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Captain Amos Lusk of Hudson
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Amos Lusk

Editor's note: The Hudson Library and Historical Society is commemorating the bicentennial of the War of 1812 with a series of profiles of Hudson men who served in the war, written by Hudson Library and Historical Society Archivist Gwendolyn Mayer.

The summer of 1812 was a stress filled time for Hudson, Ohio. As the War of 1812 raged on, the town of less than 500 residents anxiously awaited news of the American surrender at Fort Detroit to the British.

The War of 1812 had arisen due to the rising tensions between the two nations over the frequent impressments of American sailors, interference with overseas trade and the strong belief the British were encouraging Native American attacks on American frontier settlements.

In early June of 1812, Congress voted its first declaration of war, and the conflict officially began June 18 when President James Madison signed the measure into law.

In response, Hudson formed a local militia company and commenced military training.

With the fall of Fort Detroit, there was great concern that the British and their ally Tecumseh, leader of the Shawnee nation, would advance into Ohio and the Western Reserve. Several Hudson residents had served during the American Revolution and were willing to do so again for their country. More than 60 men from Hudson under the command of 39-year-old Captain Amos Lusk prepared for battle.

Capt. Lusk, the father of nine children, had moved to Hudson in 1801 with his wife Mary and set up a homestead, farming in the northern part of town.

Lusk can perhaps best be remembered as the future father-in-law of Abolitionist John Brown.

Lusk's second oldest daughter, Dianthe, married Brown in 1820, well after her father's death. Unfortunately, little is known of Lusk's temperament and his death predates photography's development so there are no known images of him.

Lusk's militia unit was attached to Ohio's 4th division under the command of General Elijah Wadsworth and later under Brigadier General Simon Perkins. The Hudson militia signed up for three months of service (many ultimately served beyond the initial time period) and equipped themselves at their own expense.

During the fall of 1812, Lusk and his men were directed to help guard the frontier from British and Indian attacks. During this time there were skirmishes with both British naval vessels and Indian War parties.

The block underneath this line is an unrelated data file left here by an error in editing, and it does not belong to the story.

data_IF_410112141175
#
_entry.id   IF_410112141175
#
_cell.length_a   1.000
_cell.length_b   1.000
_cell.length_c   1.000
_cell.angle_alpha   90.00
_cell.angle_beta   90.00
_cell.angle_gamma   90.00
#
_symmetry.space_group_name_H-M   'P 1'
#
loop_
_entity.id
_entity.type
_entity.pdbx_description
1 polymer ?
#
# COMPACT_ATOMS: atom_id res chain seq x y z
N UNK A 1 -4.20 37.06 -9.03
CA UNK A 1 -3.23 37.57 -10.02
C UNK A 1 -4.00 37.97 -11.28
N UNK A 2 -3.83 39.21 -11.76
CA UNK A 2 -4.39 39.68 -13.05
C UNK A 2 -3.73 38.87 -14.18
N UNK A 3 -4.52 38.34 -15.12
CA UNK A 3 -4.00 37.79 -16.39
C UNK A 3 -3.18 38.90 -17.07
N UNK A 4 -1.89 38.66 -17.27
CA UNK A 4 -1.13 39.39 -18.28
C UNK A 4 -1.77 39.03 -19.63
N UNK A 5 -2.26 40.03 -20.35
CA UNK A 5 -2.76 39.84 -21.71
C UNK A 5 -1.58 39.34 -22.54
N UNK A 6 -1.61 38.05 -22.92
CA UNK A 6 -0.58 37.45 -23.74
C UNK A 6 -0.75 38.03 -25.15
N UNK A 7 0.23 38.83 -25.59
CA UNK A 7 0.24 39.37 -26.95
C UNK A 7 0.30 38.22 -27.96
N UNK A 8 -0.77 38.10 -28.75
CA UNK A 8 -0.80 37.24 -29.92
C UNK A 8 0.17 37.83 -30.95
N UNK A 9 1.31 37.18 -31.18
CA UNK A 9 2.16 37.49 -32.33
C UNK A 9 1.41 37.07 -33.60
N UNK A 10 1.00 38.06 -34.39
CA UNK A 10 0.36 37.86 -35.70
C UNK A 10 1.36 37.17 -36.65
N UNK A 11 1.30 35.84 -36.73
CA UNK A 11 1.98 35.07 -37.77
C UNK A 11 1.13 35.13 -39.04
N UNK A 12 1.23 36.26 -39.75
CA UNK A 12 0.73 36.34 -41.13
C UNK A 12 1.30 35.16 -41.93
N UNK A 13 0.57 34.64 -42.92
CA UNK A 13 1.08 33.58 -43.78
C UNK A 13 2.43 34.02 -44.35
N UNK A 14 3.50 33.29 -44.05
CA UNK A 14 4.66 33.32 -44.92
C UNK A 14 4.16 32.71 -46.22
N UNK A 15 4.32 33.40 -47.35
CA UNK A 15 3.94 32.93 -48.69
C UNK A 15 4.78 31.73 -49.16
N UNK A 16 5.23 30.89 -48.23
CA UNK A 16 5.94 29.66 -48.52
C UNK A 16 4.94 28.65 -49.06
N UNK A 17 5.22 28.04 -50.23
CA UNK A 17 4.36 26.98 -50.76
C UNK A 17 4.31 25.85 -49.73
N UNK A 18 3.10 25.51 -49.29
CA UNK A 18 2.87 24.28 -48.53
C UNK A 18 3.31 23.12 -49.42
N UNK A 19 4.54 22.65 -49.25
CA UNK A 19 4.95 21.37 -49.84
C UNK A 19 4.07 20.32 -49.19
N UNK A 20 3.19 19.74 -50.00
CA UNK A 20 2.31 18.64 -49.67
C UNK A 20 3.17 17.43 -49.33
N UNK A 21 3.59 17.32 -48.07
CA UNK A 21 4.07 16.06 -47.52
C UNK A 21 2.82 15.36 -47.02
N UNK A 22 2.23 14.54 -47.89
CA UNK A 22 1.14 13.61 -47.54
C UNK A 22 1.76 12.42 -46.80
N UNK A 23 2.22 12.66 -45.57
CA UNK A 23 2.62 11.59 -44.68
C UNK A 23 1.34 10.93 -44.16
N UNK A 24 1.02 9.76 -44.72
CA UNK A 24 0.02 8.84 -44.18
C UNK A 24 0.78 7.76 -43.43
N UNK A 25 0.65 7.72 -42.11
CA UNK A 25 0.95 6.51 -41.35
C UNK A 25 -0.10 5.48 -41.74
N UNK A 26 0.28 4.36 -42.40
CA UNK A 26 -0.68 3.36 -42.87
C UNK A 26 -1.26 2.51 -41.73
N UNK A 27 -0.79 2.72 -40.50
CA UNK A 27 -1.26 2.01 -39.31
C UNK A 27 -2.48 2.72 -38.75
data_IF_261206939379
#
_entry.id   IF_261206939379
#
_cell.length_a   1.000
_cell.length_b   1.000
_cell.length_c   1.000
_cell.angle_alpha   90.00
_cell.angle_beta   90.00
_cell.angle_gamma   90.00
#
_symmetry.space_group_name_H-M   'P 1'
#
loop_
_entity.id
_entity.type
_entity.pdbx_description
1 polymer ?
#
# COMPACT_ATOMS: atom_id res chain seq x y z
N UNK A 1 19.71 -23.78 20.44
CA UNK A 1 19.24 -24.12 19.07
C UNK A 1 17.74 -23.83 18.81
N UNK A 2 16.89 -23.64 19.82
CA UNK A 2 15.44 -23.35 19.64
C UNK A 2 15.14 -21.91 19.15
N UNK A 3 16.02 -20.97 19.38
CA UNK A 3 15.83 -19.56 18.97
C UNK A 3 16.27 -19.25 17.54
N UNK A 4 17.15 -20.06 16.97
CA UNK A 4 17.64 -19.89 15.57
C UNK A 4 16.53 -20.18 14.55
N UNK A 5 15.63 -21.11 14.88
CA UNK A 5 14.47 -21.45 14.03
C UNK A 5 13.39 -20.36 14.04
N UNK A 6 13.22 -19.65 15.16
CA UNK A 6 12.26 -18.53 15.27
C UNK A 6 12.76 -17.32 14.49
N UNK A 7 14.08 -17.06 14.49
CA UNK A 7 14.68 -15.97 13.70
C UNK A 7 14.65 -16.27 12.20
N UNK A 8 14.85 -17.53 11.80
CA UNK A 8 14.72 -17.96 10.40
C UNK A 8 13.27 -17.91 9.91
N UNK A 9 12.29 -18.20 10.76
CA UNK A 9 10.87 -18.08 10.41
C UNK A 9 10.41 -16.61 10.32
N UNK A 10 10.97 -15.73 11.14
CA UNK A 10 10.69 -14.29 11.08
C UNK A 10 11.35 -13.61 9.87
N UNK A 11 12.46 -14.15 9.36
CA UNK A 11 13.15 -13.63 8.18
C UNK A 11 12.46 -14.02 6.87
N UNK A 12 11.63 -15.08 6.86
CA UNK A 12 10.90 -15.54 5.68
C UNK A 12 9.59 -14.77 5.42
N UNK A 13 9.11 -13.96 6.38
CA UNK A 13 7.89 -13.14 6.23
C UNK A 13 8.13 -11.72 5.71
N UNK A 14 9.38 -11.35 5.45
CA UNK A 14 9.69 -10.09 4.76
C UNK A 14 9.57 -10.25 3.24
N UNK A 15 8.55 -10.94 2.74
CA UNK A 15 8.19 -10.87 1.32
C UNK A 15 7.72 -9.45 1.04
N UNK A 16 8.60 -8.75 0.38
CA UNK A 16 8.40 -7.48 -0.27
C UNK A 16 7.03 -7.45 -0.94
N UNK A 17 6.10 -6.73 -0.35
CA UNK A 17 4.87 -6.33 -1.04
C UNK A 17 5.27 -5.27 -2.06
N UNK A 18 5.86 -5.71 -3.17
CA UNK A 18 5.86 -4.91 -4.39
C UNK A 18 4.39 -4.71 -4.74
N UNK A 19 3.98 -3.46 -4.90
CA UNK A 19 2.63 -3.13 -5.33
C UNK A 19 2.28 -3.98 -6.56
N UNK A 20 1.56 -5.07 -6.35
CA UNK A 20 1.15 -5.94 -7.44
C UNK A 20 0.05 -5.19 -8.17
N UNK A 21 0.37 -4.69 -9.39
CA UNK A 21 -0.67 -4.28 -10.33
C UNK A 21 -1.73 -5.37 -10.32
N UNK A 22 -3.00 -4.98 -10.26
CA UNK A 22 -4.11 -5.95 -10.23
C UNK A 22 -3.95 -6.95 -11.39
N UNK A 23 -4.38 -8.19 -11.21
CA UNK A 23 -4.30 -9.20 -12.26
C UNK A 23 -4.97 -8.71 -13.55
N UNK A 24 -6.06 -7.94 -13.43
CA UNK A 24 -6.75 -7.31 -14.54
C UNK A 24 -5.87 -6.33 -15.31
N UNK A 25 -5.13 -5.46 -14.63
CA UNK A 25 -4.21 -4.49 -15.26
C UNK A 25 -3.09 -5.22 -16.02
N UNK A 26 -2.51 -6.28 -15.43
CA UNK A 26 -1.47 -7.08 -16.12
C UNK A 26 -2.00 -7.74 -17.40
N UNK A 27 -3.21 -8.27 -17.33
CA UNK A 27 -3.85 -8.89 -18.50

Capt. Lusk and his men eventually marched to Camp Avery near modern day Huron, Ohio. On Sept. 28, 1812, the Indians raided a frontier settlement in what is known as Danbury Township, Ottawa County.

At the Battle of Marblehead Peninsula, as this was later called, Lusk and his men participated in the fighting. Muskets were fired, a canoe chase ensued, and men were engaged in fierce hand to hand combat. Some men were wounded and died, although none from Hudson.

The Rev. Joseph Badger, a Congregational minister formerly from Hudson, wrote in his journal, "I found sick and wounded both badly situated; got help, and made the block house comfortable and provided bunks and regular attendants." He went on to state, "I was appointed Chaplin to the brigade and Postmaster for the Army."

In November of 1812 the soldiers were ordered to march through the swamps to Fremont, Ohio, to defend Fort Stephenson. Many men became ill. Shortly thereafter command of the troops was transferred to Brigadier General Perkins.

During January and February of 1813 members of the Hudson militia assisted in the building of Fort Meigs, which was situated on the banks of the Maumee River, located in Perrysburg, Ohio. Fort Meigs would soon withstand an attack by British forces under the command of Brigadier General William Proctor aided by Tecumseh.

Lusk's military unit was involved in the protection of two of the most important forts in Ohio during the war -- Meigs and Stephenson. Although Lusk himself did not live to participate in either battle, his company was present during these conflicts.

Unfortunately, like so many others, Capt. Lusk contracted the highly contagious "spotted fever" otherwise known as typhus and died on May 24, 1813.

During the War of 1812, an epidemic of typhus which is a bacterial infection caused by lice and fleas, swept throughout military units killing countless numbers of soldiers. This devastating disease was only later controlled with the development of a vaccine during World War II. Capt. Lusk is buried in Chapel Street Cemetery in Hudson.

 

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